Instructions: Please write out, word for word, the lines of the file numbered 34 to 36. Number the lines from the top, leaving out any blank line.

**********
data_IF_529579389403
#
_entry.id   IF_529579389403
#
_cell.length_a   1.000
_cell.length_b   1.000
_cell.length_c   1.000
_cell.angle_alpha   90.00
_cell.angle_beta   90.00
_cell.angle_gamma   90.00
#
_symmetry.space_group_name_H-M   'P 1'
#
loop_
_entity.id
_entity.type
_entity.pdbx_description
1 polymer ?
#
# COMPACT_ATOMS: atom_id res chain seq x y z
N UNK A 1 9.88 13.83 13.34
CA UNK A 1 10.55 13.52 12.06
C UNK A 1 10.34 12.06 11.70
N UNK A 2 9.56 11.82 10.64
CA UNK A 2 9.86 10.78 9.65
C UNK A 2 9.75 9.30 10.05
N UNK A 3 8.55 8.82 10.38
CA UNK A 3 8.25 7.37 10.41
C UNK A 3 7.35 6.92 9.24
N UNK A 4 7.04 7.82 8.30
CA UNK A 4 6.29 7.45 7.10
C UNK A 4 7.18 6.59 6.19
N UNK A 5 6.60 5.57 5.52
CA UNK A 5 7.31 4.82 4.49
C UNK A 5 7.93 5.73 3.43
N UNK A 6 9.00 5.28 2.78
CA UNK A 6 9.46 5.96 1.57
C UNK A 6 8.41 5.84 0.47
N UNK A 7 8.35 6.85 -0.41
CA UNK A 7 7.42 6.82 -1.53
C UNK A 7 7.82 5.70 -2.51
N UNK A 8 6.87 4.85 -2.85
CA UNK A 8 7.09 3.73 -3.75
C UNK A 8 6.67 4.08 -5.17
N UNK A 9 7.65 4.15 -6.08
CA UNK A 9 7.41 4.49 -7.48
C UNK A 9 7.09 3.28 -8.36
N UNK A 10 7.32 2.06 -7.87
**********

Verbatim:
CA UNK A 5 7.31 4.82 4.49
C UNK A 5 7.93 5.73 3.43
N UNK A 6 9.00 5.28 2.78